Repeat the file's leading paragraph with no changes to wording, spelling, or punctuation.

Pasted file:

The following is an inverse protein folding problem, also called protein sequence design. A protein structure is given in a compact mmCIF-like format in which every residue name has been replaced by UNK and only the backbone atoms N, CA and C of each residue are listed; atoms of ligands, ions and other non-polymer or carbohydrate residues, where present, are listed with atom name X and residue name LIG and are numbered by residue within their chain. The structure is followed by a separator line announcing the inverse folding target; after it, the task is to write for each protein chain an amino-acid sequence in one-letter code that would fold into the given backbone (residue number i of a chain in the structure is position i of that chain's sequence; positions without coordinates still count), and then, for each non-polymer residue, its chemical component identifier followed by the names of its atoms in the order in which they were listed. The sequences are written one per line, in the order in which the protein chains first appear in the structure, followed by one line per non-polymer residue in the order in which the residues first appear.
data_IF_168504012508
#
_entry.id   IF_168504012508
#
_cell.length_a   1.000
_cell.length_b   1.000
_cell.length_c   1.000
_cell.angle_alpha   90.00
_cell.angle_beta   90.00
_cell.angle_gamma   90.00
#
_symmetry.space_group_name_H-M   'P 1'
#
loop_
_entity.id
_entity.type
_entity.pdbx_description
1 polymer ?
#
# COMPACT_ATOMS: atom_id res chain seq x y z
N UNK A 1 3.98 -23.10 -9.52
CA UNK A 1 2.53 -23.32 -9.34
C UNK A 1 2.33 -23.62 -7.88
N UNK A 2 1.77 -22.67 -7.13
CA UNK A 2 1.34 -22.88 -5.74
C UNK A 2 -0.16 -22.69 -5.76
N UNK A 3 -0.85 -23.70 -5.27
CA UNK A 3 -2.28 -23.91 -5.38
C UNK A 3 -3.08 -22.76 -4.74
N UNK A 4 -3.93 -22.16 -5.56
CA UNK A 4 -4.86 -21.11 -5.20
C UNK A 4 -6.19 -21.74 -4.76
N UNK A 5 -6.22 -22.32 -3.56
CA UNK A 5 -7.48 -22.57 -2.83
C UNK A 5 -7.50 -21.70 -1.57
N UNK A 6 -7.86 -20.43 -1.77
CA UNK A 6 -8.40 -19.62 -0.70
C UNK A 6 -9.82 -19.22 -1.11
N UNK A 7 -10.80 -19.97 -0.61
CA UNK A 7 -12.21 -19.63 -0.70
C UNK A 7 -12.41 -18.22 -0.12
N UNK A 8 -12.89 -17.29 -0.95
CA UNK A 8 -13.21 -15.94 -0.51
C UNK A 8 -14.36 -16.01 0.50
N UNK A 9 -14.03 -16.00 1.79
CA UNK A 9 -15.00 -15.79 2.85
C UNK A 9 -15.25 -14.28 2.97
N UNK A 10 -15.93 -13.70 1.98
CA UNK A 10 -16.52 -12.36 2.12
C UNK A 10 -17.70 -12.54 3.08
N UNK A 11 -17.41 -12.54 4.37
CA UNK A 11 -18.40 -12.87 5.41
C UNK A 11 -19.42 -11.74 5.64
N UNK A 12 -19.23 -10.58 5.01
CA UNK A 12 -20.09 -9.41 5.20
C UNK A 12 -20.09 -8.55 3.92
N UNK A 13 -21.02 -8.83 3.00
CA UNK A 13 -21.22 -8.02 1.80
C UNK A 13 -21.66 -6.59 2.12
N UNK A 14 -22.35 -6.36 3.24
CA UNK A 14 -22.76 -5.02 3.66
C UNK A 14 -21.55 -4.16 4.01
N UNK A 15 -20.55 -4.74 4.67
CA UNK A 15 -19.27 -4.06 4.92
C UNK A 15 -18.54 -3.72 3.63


The following is an inverse protein folding problem, also called protein sequence design. A protein structure is given in a compact mmCIF-like format in which every residue name has been replaced by UNK and only the backbone atoms N, CA and C of each residue are listed; atoms of ligands, ions and other non-polymer or carbohydrate residues, where present, are listed with atom name X and residue name LIG and are numbered by residue within their chain. The structure is followed by a separator line announcing the inverse folding target; after it, the task is to write for each protein chain an amino-acid sequence in one-letter code that would fold into the given backbone (residue number i of a chain in the structure is position i of that chain's sequence; positions without coordinates still count), and then, for each non-polymer residue, its chemical component identifier followed by the names of its atoms in the order in which they were listed. The sequences are written one per line, in the order in which the protein chains first appear in the structure, followed by one line per non-polymer residue in the order in which the residues first appear.